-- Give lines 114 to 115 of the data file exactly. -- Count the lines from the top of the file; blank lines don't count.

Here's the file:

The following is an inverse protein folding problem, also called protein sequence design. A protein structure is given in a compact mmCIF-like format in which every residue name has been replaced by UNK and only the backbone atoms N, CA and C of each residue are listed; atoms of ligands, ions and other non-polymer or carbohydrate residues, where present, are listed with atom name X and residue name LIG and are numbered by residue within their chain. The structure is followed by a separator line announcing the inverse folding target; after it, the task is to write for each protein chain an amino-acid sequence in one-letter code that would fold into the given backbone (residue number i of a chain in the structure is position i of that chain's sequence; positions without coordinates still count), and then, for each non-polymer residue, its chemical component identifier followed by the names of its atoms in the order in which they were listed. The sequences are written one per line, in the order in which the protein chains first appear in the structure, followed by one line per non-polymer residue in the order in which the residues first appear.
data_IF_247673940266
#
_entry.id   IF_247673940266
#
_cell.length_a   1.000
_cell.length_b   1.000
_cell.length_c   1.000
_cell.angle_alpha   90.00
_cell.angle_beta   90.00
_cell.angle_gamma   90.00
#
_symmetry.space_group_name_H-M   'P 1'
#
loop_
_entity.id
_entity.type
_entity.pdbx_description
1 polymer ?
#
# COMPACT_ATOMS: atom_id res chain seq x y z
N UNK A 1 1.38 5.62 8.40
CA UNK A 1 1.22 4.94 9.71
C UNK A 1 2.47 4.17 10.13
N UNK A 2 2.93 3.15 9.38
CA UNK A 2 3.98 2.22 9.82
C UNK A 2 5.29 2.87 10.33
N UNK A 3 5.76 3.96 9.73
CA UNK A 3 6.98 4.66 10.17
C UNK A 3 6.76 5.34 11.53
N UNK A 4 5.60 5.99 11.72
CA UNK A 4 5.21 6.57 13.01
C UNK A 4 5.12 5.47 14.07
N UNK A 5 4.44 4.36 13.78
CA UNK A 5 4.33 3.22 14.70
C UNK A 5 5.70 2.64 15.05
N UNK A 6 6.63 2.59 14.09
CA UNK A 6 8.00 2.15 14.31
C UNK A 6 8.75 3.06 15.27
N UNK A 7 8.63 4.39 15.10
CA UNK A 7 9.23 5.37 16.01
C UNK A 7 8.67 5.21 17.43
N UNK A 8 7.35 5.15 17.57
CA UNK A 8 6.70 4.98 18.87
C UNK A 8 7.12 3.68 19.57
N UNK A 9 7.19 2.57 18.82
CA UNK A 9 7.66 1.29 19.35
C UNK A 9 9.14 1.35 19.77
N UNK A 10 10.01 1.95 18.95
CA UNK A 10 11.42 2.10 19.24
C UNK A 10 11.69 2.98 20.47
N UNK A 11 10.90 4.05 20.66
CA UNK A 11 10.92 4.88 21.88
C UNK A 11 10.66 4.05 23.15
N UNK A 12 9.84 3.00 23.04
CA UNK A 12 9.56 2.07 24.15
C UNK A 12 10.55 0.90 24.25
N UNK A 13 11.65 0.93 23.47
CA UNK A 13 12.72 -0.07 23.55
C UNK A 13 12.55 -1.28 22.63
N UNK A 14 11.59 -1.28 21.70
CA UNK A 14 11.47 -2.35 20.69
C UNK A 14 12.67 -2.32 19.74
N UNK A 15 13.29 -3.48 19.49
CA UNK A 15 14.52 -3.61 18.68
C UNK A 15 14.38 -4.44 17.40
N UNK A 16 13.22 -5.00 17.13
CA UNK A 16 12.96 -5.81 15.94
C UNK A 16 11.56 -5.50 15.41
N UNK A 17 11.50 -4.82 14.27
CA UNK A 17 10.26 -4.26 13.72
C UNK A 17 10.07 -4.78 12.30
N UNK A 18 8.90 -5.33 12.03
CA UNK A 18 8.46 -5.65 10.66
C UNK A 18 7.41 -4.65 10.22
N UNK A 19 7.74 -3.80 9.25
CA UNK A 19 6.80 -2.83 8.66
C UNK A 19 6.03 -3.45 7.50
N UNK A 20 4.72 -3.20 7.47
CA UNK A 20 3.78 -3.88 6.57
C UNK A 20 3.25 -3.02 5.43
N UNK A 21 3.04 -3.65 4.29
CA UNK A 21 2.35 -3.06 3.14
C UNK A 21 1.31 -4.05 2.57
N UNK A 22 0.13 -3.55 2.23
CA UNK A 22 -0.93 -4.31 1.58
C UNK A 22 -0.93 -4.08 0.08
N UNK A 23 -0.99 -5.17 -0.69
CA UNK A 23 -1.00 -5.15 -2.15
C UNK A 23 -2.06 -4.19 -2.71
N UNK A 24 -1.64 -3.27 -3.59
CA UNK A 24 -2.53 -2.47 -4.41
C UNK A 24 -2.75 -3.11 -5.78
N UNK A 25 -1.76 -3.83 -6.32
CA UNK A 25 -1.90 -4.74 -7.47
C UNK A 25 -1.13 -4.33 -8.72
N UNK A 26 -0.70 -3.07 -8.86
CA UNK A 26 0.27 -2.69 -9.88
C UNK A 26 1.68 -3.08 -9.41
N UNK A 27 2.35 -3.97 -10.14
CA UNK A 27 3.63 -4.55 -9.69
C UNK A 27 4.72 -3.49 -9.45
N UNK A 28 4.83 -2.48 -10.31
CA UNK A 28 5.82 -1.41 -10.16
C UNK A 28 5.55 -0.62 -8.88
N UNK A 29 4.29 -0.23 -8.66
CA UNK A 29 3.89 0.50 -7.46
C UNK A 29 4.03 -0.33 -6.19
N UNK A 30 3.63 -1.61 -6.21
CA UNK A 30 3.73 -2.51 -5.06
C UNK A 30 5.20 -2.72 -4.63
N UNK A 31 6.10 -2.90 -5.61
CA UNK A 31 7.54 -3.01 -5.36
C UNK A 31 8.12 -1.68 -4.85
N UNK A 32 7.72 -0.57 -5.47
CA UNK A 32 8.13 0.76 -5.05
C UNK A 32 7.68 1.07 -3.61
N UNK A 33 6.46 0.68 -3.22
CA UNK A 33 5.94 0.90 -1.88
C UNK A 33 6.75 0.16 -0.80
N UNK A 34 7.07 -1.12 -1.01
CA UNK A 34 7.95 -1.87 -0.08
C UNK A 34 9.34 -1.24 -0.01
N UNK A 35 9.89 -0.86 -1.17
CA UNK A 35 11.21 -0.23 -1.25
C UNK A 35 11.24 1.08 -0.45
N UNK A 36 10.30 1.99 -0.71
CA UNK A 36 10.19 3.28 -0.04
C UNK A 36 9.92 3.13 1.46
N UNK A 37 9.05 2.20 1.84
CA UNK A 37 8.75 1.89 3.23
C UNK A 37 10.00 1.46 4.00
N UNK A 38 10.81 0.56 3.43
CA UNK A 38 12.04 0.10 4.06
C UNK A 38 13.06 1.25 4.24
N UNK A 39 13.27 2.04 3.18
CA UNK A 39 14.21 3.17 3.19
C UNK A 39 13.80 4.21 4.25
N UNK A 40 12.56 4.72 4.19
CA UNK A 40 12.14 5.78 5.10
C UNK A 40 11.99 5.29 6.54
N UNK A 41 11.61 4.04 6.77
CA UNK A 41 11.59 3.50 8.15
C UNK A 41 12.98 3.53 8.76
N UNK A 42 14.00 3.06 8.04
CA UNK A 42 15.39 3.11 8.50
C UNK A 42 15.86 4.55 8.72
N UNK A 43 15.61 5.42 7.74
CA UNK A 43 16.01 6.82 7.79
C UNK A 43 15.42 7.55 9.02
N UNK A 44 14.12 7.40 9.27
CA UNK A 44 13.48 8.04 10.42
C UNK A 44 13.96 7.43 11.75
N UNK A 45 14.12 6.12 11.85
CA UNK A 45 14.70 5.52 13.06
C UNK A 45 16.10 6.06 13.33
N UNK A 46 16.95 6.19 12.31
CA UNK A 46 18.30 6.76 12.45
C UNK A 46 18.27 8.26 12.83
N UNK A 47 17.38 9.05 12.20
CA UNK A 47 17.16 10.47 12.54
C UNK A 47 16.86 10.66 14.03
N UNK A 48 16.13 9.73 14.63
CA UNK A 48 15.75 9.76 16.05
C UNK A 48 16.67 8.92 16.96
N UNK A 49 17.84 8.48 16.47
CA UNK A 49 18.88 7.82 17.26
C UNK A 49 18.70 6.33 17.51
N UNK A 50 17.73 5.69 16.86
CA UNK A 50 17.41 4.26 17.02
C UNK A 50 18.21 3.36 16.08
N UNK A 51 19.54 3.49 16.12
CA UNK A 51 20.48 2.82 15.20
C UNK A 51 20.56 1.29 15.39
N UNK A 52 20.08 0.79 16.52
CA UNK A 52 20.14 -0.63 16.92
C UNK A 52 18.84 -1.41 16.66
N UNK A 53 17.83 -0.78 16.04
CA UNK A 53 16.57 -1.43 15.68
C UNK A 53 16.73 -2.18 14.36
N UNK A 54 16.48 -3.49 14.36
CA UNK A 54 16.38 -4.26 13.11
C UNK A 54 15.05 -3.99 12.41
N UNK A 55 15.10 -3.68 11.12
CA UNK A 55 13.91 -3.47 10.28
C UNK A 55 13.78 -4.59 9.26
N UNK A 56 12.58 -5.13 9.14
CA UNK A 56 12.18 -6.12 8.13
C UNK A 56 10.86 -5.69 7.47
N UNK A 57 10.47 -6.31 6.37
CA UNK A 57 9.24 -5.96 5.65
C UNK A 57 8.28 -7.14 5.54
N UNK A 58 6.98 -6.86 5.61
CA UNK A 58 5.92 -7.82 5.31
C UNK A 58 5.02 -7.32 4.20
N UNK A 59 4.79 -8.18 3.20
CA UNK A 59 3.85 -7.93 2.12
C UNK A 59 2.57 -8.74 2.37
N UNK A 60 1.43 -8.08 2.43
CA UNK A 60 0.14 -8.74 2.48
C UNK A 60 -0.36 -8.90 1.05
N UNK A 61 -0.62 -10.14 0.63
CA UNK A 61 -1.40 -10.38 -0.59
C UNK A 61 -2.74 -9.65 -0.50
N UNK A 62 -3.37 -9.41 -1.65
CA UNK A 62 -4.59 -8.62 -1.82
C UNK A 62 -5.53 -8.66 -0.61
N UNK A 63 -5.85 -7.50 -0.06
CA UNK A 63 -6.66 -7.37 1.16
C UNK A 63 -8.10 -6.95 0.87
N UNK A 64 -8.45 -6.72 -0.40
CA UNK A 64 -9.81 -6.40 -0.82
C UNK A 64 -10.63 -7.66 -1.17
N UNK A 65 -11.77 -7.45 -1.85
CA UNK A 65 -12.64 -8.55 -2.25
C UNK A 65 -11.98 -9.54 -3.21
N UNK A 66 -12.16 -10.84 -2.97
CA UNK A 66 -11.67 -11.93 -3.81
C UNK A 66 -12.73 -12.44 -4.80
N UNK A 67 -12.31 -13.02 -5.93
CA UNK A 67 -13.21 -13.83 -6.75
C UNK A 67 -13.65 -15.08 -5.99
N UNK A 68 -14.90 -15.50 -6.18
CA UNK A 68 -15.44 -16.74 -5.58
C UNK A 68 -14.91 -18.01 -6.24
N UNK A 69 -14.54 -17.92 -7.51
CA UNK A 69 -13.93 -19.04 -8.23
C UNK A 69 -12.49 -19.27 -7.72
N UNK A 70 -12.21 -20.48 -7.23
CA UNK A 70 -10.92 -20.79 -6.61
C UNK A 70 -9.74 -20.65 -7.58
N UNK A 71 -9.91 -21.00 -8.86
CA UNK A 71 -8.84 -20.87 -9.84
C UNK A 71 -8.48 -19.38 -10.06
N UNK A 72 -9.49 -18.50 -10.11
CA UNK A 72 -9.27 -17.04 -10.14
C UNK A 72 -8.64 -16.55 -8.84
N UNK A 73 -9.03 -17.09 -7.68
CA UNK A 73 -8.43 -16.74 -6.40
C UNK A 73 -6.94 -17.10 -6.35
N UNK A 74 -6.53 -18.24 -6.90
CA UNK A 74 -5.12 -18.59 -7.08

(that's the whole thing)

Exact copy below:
C UNK A 31 8.12 -1.68 -4.85
N UNK A 32 7.72 -0.57 -5.47